US consumer confidence grew moderately in September, building on August's strong rebound, as consumers turned more positive about current economic conditions, the Conference Board reported Tuesday.
The Consumer Confidence Index rose to 103.0 in September, from a slightly downwardly revised 101.3 last month, beating market expectations for a sharp drop in confidence.
"While consumers view current economic conditions more favorably, they do not foresee growth accelerating in the months ahead," said Lynn Franco, director of economic indicators at The Conference Board.
The index for views of the current situation jumped to 121.1 in September from 115.8, while that for the outlook in the coming six months slipped slightly.
Respondents to the survey grew more optimistic about current business conditions but were divided about the job market.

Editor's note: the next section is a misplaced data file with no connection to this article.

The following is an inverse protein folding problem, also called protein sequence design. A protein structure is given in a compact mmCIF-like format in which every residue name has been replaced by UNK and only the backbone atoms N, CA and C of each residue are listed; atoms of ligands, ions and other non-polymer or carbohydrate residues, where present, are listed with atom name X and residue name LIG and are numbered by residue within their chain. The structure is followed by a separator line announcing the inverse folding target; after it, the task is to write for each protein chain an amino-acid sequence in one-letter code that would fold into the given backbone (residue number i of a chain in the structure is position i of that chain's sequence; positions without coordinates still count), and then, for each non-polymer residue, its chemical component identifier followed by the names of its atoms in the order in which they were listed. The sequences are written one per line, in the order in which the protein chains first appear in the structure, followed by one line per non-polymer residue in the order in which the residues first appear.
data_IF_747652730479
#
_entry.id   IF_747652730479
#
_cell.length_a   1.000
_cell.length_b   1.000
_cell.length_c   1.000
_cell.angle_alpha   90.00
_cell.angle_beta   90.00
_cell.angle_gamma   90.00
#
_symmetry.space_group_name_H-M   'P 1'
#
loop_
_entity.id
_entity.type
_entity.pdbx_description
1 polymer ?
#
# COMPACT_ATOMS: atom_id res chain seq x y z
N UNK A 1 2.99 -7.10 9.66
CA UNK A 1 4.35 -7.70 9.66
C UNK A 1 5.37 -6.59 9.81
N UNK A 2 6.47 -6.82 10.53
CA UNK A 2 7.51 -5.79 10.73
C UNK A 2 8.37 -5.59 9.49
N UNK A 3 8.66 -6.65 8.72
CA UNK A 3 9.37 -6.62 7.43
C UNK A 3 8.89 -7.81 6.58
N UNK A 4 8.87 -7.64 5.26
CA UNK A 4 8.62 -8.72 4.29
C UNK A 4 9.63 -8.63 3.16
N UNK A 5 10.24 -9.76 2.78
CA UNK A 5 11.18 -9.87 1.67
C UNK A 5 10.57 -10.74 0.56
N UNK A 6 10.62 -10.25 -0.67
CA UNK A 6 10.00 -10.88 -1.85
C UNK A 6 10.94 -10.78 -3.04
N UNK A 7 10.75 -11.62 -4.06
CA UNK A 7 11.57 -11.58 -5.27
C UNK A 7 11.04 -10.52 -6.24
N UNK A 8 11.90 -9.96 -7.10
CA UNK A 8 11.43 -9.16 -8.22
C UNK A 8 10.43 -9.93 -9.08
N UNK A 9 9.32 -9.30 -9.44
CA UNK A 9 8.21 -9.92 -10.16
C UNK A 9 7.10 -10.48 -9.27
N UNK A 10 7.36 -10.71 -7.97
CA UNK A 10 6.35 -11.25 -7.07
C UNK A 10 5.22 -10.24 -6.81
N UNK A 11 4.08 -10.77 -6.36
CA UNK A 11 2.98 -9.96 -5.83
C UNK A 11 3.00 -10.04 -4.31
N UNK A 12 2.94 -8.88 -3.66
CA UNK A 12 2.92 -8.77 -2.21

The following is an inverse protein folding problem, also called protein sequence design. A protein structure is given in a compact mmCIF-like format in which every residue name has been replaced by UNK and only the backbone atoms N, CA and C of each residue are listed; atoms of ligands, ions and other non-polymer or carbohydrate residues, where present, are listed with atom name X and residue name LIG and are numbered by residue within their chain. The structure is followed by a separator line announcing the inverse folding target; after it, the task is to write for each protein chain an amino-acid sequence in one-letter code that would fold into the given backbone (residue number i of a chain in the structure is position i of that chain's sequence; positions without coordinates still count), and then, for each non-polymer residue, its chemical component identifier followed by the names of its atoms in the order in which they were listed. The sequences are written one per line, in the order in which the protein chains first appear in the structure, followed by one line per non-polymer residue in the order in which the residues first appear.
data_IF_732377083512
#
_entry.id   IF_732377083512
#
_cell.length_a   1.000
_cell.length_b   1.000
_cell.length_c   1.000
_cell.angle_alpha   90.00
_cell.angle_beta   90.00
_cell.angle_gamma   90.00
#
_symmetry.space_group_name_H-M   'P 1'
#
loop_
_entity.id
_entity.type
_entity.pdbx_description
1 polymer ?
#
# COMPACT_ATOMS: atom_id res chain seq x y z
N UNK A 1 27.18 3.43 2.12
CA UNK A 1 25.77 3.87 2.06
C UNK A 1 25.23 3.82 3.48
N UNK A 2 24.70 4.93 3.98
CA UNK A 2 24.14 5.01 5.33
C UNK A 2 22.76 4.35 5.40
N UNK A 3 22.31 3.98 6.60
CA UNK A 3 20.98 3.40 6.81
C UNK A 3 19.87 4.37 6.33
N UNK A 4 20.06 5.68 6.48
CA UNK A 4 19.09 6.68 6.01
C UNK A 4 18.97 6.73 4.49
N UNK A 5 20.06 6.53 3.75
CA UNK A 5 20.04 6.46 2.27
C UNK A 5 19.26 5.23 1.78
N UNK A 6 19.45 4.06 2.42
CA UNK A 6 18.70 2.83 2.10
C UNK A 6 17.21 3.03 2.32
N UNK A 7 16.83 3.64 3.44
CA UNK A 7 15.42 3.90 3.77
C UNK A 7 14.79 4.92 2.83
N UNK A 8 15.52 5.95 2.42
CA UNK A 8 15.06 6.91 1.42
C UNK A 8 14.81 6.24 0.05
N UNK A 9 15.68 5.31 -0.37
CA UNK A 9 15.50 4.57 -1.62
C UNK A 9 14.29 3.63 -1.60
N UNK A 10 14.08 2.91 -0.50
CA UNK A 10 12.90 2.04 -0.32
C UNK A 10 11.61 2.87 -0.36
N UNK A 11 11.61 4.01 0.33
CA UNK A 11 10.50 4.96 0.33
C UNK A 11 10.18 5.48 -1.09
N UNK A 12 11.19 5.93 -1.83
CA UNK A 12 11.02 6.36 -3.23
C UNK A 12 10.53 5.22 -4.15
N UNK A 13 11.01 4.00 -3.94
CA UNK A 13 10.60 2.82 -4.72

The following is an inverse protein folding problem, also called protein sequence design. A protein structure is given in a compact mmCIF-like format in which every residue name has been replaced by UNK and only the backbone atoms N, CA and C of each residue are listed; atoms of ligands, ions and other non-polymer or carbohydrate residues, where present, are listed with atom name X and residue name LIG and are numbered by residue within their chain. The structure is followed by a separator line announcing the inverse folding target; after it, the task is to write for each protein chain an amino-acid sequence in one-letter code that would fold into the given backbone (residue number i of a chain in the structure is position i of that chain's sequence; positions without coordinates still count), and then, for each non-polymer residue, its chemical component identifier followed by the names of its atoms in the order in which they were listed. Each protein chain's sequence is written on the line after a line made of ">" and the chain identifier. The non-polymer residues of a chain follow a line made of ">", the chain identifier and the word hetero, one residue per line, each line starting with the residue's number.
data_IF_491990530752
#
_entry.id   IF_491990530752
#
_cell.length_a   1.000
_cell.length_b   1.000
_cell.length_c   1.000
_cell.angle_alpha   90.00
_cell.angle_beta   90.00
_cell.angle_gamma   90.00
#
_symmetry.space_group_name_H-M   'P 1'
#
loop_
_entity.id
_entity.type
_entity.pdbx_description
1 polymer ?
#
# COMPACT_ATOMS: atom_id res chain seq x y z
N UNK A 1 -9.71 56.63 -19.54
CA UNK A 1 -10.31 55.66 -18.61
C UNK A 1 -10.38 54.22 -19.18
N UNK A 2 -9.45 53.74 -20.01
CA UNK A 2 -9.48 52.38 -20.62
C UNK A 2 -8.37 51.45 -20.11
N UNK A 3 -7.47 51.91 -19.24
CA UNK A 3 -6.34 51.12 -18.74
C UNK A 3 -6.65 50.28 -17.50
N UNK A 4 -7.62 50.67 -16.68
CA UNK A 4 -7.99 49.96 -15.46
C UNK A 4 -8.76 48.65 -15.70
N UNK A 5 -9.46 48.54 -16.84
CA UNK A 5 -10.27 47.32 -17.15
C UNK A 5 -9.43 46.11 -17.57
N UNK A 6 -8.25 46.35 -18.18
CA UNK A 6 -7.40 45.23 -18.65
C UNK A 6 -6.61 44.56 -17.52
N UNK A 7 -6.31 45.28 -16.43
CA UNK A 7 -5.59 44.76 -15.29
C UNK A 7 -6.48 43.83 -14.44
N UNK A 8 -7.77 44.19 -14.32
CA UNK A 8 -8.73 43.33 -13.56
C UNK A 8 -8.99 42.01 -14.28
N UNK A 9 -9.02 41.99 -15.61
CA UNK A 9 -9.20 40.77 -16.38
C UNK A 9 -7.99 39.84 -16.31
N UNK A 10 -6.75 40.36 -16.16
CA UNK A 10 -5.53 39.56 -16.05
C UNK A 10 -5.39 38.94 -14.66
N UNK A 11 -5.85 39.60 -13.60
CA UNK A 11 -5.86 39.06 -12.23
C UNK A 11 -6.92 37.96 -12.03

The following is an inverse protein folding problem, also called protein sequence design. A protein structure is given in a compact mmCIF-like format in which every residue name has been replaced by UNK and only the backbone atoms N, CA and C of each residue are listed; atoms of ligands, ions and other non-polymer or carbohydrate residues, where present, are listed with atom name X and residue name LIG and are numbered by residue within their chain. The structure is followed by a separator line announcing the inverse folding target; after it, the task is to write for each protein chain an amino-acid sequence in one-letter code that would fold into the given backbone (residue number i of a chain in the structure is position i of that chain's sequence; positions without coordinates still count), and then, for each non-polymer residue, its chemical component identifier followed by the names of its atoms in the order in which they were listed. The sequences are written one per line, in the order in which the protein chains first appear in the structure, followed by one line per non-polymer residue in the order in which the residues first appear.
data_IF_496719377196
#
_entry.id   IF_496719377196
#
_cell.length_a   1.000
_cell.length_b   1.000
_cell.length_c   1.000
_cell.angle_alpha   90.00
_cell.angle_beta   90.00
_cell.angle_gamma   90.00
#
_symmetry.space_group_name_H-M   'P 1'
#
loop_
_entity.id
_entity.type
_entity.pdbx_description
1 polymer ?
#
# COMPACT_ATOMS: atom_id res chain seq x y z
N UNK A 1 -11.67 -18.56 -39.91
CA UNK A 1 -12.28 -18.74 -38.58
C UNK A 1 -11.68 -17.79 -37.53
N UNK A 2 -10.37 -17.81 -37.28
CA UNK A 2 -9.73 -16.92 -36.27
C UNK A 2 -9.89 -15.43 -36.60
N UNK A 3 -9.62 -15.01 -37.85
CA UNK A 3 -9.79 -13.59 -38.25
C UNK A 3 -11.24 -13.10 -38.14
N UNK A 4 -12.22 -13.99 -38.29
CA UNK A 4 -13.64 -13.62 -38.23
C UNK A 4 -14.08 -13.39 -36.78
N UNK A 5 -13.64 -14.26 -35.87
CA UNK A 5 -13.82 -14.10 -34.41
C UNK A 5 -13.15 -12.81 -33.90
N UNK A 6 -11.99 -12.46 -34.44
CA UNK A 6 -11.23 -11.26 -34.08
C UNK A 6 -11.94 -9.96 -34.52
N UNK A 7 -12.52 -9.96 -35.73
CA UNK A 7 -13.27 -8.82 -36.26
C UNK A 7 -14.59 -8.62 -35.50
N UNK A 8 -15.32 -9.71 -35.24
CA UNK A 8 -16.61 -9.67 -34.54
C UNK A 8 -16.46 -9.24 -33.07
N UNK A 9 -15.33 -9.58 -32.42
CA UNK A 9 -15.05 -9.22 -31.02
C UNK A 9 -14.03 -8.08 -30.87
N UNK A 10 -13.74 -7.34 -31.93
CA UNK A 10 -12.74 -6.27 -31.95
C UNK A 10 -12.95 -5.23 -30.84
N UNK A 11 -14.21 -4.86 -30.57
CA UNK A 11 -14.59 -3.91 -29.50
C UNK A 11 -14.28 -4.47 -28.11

Looking ahead, fewer consumers expected business conditions to improve in the next half year, and more expected them to worsen. Those seeing "plentiful" jobs rose three percentage points to 25.1 percent, while those claiming jobs are "hard to get" also rose, by almost the same amount, to 24.3 percent.
Jeremy Cohn, a Moody's Analytics analyst, noted the improvement in consumer sentiment had taken the index to its highest level since January.
"The unemployment rate is trending downward toward 5.0 percent, and more consumers are optimistic about the job market than pessimistic for the first time since before the Great Recession," he said.